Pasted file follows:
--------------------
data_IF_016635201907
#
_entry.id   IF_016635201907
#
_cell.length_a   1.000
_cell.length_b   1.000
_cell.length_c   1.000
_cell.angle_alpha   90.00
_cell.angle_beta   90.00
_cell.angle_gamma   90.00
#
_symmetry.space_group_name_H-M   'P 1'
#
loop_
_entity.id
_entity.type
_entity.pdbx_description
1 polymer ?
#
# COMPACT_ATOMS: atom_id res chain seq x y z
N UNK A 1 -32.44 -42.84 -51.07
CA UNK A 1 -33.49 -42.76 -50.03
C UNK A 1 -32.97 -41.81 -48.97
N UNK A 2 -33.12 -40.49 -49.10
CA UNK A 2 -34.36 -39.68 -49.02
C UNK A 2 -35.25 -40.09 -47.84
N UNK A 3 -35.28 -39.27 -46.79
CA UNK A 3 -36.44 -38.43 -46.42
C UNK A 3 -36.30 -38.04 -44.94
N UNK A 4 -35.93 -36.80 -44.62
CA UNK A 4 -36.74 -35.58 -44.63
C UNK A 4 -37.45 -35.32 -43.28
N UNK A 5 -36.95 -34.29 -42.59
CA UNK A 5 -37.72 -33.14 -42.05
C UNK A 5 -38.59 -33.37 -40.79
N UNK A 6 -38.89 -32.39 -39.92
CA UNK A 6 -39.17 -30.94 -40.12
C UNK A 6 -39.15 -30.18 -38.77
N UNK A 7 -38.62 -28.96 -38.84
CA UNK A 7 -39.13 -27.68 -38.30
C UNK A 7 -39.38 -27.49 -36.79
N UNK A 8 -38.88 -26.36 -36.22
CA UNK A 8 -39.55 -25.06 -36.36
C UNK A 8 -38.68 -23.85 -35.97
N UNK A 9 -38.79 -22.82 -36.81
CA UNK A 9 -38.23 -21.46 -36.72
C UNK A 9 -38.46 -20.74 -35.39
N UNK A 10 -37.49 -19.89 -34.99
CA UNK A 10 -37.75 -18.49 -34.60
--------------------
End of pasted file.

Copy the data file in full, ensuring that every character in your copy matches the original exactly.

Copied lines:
data_IF_016635201907
#
_entry.id   IF_016635201907
#
_cell.length_a   1.000
_cell.length_b   1.000
_cell.length_c   1.000
_cell.angle_alpha   90.00
_cell.angle_beta   90.00
_cell.angle_gamma   90.00
#
_symmetry.space_group_name_H-M   'P 1'
#
loop_
_entity.id
_entity.type
_entity.pdbx_description
1 polymer ?
#
# COMPACT_ATOMS: atom_id res chain seq x y z
N UNK A 1 -32.44 -42.84 -51.07
CA UNK A 1 -33.49 -42.76 -50.03
C UNK A 1 -32.97 -41.81 -48.97
N UNK A 2 -33.12 -40.49 -49.10
CA UNK A 2 -34.36 -39.68 -49.02
C UNK A 2 -35.25 -40.09 -47.84
N UNK A 3 -35.28 -39.27 -46.79
CA UNK A 3 -36.44 -38.43 -46.42
C UNK A 3 -36.30 -38.04 -44.94
N UNK A 4 -35.93 -36.80 -44.62
CA UNK A 4 -36.74 -35.58 -44.63
C UNK A 4 -37.45 -35.32 -43.28
N UNK A 5 -36.95 -34.29 -42.59
CA UNK A 5 -37.72 -33.14 -42.05
C UNK A 5 -38.59 -33.37 -40.79
N UNK A 6 -38.89 -32.39 -39.92
CA UNK A 6 -39.17 -30.94 -40.12
C UNK A 6 -39.15 -30.18 -38.77
N UNK A 7 -38.62 -28.96 -38.84
CA UNK A 7 -39.13 -27.68 -38.30
C UNK A 7 -39.38 -27.49 -36.79
N UNK A 8 -38.88 -26.36 -36.22
CA UNK A 8 -39.55 -25.06 -36.36
C UNK A 8 -38.68 -23.85 -35.97
N UNK A 9 -38.79 -22.82 -36.81
CA UNK A 9 -38.23 -21.46 -36.72
C UNK A 9 -38.46 -20.74 -35.39
N UNK A 10 -37.49 -19.89 -34.99
CA UNK A 10 -37.75 -18.49 -34.60